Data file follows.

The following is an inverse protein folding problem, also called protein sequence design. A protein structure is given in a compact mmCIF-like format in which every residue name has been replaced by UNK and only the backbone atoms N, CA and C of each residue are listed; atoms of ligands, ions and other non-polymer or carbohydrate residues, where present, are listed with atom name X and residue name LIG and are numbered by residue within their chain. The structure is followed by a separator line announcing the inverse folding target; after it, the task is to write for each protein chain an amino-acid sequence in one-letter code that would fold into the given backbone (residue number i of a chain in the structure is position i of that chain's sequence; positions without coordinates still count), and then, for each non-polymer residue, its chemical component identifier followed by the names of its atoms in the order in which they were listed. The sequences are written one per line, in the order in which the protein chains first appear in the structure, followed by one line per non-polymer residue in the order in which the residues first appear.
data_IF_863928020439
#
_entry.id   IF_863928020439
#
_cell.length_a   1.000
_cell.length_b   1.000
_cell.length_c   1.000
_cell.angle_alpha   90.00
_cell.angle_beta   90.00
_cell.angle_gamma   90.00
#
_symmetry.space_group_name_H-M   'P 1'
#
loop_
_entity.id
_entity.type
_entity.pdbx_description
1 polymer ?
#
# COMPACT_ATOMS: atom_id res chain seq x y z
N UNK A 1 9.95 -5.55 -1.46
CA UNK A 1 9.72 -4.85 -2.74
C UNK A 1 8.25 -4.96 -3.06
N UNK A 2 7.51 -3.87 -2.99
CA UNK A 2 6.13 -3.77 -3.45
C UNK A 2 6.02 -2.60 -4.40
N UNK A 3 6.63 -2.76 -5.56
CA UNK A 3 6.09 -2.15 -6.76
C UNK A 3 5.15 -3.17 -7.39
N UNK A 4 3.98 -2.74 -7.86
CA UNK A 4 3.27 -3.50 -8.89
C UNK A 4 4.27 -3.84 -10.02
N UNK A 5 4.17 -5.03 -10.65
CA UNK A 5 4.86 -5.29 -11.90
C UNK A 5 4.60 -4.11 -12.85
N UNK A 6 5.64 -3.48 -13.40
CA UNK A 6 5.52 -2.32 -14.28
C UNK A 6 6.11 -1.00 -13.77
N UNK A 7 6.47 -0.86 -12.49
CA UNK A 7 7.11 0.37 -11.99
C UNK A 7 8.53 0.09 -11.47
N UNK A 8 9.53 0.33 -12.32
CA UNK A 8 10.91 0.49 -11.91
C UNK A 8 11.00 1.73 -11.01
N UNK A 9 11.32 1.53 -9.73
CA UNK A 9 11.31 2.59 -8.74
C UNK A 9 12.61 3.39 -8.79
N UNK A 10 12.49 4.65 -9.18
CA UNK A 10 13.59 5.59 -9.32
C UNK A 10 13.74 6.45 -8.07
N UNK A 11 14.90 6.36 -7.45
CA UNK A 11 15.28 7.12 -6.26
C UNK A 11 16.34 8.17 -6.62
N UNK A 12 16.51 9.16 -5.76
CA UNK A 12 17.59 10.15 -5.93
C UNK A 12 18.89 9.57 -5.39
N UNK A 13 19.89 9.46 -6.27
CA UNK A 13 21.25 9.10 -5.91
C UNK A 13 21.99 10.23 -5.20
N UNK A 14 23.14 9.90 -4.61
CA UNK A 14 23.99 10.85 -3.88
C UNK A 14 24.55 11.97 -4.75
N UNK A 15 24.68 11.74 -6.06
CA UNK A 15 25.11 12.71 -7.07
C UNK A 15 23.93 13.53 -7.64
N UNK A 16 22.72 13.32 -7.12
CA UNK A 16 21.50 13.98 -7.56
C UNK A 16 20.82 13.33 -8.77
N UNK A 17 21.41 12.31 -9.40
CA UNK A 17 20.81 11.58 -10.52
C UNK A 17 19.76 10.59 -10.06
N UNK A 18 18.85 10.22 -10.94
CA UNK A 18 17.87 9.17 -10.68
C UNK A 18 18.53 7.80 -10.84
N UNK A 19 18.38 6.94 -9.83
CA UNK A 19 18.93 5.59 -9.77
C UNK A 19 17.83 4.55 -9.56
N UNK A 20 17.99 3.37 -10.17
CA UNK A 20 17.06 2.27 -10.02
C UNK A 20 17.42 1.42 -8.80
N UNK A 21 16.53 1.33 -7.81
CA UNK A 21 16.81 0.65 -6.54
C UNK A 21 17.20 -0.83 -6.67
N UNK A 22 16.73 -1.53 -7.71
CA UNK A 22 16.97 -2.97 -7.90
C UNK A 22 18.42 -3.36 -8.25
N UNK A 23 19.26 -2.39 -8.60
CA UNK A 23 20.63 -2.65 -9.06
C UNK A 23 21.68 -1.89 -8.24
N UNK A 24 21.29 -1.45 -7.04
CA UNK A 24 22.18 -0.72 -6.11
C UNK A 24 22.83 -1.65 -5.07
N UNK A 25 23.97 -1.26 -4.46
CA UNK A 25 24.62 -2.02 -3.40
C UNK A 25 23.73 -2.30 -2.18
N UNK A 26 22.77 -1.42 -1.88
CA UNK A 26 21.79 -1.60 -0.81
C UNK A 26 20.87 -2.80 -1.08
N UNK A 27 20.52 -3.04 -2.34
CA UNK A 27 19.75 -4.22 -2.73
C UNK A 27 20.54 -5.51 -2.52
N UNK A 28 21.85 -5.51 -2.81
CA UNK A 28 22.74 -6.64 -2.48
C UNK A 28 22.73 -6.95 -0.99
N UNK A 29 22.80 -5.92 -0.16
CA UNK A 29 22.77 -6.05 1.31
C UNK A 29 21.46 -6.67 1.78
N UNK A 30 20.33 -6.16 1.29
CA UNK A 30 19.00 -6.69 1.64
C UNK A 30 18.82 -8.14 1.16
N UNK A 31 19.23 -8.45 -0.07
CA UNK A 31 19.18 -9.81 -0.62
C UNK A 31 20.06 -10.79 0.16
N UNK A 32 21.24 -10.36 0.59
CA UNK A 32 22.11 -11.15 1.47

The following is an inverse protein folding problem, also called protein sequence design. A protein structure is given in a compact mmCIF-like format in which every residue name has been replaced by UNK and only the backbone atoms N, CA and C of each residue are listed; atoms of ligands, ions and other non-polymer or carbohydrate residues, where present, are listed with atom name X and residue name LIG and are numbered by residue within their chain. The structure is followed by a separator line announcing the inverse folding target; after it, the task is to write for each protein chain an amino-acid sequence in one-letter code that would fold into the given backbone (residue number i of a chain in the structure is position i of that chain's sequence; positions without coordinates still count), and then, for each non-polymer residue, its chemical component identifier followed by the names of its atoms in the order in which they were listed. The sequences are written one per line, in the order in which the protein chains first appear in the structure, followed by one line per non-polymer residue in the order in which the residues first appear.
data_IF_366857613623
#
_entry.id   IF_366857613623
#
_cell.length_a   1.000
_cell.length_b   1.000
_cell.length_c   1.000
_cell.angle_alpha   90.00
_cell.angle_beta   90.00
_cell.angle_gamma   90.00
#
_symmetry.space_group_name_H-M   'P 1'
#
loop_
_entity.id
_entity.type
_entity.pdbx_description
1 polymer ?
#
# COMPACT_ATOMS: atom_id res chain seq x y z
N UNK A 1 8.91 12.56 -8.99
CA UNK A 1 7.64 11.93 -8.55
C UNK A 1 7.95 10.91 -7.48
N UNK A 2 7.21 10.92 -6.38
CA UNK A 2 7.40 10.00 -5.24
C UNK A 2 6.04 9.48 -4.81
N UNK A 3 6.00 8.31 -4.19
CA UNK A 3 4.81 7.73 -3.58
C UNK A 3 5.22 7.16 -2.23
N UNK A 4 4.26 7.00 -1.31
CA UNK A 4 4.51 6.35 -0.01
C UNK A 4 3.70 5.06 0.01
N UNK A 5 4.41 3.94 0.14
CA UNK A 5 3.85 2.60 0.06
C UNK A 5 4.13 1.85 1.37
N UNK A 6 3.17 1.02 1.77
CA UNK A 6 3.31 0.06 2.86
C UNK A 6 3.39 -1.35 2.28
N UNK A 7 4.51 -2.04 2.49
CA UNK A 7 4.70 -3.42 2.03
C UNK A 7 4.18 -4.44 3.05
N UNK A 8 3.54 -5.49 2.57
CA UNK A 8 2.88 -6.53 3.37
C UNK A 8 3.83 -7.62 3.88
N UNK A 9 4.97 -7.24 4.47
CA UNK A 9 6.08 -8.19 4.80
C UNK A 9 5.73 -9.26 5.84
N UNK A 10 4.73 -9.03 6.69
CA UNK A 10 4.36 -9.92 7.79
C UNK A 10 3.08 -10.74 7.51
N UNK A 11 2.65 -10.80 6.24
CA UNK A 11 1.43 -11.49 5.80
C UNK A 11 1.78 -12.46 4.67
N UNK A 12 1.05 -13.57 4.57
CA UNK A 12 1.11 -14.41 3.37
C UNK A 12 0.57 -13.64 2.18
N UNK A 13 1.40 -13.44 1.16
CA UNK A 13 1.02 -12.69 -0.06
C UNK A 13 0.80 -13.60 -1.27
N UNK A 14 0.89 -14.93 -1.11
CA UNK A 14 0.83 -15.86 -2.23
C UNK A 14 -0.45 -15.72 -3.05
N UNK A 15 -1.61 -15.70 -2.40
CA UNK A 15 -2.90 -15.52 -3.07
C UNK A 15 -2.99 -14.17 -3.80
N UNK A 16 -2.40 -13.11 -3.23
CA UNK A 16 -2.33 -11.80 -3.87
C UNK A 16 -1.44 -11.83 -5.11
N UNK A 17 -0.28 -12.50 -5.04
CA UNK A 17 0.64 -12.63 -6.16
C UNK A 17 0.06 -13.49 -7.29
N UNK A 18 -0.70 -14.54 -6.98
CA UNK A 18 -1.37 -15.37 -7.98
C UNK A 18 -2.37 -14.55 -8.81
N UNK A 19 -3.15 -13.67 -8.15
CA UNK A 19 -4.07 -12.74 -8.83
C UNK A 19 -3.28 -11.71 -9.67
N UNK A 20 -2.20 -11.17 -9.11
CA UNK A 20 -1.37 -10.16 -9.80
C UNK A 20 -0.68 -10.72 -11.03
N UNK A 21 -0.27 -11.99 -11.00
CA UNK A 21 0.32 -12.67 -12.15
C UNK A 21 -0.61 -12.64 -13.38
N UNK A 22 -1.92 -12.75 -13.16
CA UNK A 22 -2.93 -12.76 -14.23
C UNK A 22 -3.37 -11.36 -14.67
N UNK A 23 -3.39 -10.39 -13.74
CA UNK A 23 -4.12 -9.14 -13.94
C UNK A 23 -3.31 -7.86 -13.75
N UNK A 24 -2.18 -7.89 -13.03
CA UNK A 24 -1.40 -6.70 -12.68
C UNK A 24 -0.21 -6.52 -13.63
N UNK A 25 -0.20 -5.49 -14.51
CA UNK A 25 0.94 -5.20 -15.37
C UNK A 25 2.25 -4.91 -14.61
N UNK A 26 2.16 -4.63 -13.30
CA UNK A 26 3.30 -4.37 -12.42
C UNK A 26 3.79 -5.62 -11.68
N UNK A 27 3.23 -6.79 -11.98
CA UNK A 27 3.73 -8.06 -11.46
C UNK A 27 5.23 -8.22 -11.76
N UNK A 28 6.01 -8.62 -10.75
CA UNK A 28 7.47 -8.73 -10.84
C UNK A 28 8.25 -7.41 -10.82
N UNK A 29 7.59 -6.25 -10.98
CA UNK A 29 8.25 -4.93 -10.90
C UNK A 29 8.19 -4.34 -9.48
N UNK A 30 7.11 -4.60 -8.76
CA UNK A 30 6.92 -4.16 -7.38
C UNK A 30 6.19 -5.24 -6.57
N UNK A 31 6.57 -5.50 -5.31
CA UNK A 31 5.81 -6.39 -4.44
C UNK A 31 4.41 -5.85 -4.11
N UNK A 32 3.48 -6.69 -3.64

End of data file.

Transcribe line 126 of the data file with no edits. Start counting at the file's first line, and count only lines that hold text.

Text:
_cell.angle_beta   90.00